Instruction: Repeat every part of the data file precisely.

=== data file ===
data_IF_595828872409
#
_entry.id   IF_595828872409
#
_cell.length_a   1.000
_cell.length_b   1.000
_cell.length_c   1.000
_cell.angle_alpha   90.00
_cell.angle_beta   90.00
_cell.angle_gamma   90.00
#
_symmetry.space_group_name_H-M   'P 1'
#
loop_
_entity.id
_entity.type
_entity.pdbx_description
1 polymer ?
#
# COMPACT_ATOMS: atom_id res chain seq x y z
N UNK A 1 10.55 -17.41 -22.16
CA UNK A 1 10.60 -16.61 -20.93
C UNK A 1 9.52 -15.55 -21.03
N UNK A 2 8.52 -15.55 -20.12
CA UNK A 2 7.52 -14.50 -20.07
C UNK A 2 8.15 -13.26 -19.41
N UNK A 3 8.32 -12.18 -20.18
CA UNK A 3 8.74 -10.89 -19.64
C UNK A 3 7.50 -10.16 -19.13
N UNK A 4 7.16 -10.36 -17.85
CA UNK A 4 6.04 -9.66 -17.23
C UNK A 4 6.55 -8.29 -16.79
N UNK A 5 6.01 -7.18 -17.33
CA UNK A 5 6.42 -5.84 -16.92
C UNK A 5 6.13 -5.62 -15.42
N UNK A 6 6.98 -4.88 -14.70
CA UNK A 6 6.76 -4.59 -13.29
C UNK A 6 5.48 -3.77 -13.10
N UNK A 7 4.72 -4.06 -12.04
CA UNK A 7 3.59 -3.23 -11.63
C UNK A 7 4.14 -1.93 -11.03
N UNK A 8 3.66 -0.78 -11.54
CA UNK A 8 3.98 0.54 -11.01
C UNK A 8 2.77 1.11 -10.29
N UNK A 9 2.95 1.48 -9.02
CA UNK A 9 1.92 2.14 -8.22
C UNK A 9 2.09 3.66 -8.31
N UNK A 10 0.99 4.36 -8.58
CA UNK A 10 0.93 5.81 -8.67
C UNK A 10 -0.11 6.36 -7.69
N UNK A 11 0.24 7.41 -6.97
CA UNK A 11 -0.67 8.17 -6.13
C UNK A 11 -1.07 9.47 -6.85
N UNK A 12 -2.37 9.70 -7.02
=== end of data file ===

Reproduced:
data_IF_595828872409
#
_entry.id   IF_595828872409
#
_cell.length_a   1.000
_cell.length_b   1.000
_cell.length_c   1.000
_cell.angle_alpha   90.00
_cell.angle_beta   90.00
_cell.angle_gamma   90.00
#
_symmetry.space_group_name_H-M   'P 1'
#
loop_
_entity.id
_entity.type
_entity.pdbx_description
1 polymer ?
#
# COMPACT_ATOMS: atom_id res chain seq x y z
N UNK A 1 10.55 -17.41 -22.16
CA UNK A 1 10.60 -16.61 -20.93
C UNK A 1 9.52 -15.55 -21.03
N UNK A 2 8.52 -15.55 -20.12
CA UNK A 2 7.52 -14.50 -20.07
C UNK A 2 8.15 -13.26 -19.41
N UNK A 3 8.32 -12.18 -20.18
CA UNK A 3 8.74 -10.89 -19.64
C UNK A 3 7.50 -10.16 -19.13
N UNK A 4 7.16 -10.36 -17.85
CA UNK A 4 6.04 -9.66 -17.23
C UNK A 4 6.55 -8.29 -16.79
N UNK A 5 6.01 -7.18 -17.33
CA UNK A 5 6.42 -5.84 -16.92
C UNK A 5 6.13 -5.62 -15.42
N UNK A 6 6.98 -4.88 -14.70
CA UNK A 6 6.76 -4.59 -13.29
C UNK A 6 5.48 -3.77 -13.10
N UNK A 7 4.72 -4.06 -12.04
CA UNK A 7 3.59 -3.23 -11.63
C UNK A 7 4.14 -1.93 -11.03
N UNK A 8 3.66 -0.78 -11.54
CA UNK A 8 3.98 0.54 -11.01
C UNK A 8 2.77 1.11 -10.29
N UNK A 9 2.95 1.48 -9.02
CA UNK A 9 1.92 2.14 -8.22
C UNK A 9 2.09 3.66 -8.31
N UNK A 10 0.99 4.36 -8.58
CA UNK A 10 0.93 5.81 -8.67
C UNK A 10 -0.11 6.36 -7.69
N UNK A 11 0.24 7.41 -6.97
CA UNK A 11 -0.67 8.17 -6.13
C UNK A 11 -1.07 9.47 -6.85
N UNK A 12 -2.37 9.70 -7.02